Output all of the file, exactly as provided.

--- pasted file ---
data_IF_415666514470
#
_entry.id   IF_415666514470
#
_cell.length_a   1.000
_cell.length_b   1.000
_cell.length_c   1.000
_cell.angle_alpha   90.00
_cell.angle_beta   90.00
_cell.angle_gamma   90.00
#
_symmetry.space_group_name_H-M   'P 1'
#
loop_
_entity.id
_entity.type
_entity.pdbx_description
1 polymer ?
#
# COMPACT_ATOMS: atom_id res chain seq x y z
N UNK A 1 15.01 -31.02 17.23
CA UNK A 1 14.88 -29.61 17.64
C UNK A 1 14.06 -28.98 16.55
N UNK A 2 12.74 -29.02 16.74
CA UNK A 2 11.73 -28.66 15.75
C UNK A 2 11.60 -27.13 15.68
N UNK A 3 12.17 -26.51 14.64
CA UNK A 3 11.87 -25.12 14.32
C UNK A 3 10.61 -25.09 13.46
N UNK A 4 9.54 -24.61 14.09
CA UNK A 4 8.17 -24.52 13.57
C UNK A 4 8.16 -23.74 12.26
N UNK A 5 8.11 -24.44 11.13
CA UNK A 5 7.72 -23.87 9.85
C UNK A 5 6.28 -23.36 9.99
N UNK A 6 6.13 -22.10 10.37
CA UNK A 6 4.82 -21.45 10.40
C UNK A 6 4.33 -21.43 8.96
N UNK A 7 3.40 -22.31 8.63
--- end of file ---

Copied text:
data_IF_415666514470
#
_entry.id   IF_415666514470
#
_cell.length_a   1.000
_cell.length_b   1.000
_cell.length_c   1.000
_cell.angle_alpha   90.00
_cell.angle_beta   90.00
_cell.angle_gamma   90.00
#
_symmetry.space_group_name_H-M   'P 1'
#
loop_
_entity.id
_entity.type
_entity.pdbx_description
1 polymer ?
#
# COMPACT_ATOMS: atom_id res chain seq x y z
N UNK A 1 15.01 -31.02 17.23
CA UNK A 1 14.88 -29.61 17.64
C UNK A 1 14.06 -28.98 16.55
N UNK A 2 12.74 -29.02 16.74
CA UNK A 2 11.73 -28.66 15.75
C UNK A 2 11.60 -27.13 15.68
N UNK A 3 12.17 -26.51 14.64
CA UNK A 3 11.87 -25.12 14.32
C UNK A 3 10.61 -25.09 13.46
N UNK A 4 9.54 -24.61 14.09
CA UNK A 4 8.17 -24.52 13.57
C UNK A 4 8.16 -23.74 12.26
N UNK A 5 8.11 -24.44 11.13
CA UNK A 5 7.72 -23.87 9.85
C UNK A 5 6.28 -23.36 9.99
N UNK A 6 6.13 -22.10 10.37
CA UNK A 6 4.82 -21.45 10.40
C UNK A 6 4.33 -21.43 8.96
N UNK A 7 3.40 -22.31 8.63